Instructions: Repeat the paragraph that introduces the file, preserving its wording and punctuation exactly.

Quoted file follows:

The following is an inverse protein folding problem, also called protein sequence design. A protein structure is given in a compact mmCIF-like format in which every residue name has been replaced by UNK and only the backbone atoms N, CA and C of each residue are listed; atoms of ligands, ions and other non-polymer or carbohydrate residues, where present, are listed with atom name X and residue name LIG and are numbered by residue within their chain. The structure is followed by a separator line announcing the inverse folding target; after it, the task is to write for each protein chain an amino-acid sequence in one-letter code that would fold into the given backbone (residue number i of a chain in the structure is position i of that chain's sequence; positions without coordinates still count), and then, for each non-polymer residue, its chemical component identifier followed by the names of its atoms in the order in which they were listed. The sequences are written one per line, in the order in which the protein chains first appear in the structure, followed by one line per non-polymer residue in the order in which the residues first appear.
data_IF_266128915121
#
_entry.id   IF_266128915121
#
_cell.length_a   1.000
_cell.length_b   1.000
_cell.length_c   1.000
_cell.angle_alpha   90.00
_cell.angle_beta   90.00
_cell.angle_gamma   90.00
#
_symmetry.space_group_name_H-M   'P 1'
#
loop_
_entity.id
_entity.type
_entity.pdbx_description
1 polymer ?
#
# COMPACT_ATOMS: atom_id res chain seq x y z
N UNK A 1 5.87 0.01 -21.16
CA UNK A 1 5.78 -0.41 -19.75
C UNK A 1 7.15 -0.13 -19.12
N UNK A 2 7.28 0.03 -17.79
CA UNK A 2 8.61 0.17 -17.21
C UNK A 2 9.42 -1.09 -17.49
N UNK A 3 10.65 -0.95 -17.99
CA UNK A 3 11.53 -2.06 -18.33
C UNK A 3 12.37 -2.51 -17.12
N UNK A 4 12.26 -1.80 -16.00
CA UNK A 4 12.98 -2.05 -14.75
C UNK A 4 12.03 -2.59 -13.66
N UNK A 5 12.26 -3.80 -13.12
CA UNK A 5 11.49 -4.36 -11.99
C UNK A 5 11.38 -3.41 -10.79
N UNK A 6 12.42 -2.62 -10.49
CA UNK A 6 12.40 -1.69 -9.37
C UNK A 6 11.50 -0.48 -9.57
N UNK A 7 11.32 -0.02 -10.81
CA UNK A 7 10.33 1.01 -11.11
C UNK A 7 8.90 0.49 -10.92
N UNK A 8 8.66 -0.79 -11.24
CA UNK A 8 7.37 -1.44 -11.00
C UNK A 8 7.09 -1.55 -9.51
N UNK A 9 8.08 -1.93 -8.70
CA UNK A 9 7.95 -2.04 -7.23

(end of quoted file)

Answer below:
The following is an inverse protein folding problem, also called protein sequence design. A protein structure is given in a compact mmCIF-like format in which every residue name has been replaced by UNK and only the backbone atoms N, CA and C of each residue are listed; atoms of ligands, ions and other non-polymer or carbohydrate residues, where present, are listed with atom name X and residue name LIG and are numbered by residue within their chain. The structure is followed by a separator line announcing the inverse folding target; after it, the task is to write for each protein chain an amino-acid sequence in one-letter code that would fold into the given backbone (residue number i of a chain in the structure is position i of that chain's sequence; positions without coordinates still count), and then, for each non-polymer residue, its chemical component identifier followed by the names of its atoms in the order in which they were listed. The sequences are written one per line, in the order in which the protein chains first appear in the structure, followed by one line per non-polymer residue in the order in which the residues first appear.